Harry Black, left, collects his 6-49 Lottery winnings from Kevin Gass, vice-president of Lottery Gaming at the British Columbia Lottery Corporation, on May 28, 2013. Such appearances are mandatory for prize winners.Ric Ernst/Postmedia Network
Ric Ernst/Postmedia Network
BY TRISTIN HOPPER
… Based on the ratios in B.C. and Ontario, however, McMaster University marketing expert Marvin Ryder estimated for the National Post that Canadian governments may cumulatively be spending more than $450 million every year on lottery advertising.
All of this is in sharp contrast to how government treats the two other legal Canadian “sins”: smoking and drinking. Not only do governments restrict advertising of these two activities; they buy public service ads telling Canadians to stop doing them. …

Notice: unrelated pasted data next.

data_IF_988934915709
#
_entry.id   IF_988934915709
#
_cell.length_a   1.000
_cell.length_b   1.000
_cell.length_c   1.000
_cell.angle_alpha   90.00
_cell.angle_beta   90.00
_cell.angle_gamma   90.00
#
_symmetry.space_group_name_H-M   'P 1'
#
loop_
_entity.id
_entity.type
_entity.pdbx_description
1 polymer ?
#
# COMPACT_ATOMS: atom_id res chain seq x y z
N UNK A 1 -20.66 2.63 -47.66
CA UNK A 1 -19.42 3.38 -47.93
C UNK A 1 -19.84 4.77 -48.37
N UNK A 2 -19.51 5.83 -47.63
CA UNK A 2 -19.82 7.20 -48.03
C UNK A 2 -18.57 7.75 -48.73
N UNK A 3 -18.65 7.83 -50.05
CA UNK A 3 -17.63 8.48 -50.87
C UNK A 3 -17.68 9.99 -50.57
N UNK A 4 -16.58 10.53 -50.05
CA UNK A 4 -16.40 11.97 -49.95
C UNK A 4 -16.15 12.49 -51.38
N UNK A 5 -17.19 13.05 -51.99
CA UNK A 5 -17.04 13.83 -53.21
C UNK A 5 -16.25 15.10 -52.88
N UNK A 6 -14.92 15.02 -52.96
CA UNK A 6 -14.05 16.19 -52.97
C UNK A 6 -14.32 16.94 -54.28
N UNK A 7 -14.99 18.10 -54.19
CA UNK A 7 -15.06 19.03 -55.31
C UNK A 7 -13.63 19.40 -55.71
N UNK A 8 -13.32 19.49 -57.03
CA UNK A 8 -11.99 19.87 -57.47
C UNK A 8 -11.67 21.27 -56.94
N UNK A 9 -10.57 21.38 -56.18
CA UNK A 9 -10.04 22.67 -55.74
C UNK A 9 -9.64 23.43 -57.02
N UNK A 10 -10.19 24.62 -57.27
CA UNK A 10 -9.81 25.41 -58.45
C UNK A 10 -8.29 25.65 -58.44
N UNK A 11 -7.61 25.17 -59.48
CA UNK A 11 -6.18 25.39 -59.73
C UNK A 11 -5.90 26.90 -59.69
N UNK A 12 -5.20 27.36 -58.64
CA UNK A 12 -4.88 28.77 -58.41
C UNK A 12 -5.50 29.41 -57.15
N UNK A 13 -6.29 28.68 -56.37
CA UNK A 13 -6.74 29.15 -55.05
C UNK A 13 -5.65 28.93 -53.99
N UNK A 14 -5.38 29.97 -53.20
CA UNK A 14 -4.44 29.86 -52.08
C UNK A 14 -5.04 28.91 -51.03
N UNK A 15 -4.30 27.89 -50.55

… A troubling 2005 U.S. study found that household lottery spending was financed primarily with money that would normally have been needed for food or rent. Just this year, another U.S. study found that lottery ticket spending was coming largely from “disadvantaged neighbourhoods.”
And unlike the idyllic futures depicted in lottery ads, even when players win, the reality is all too often a nightmare of broken relationships and financial mismanagement. …
In at least Manitoba Casinios target teens and the elderly. They offering free credits on ones 18th birthday and other perks for seniors.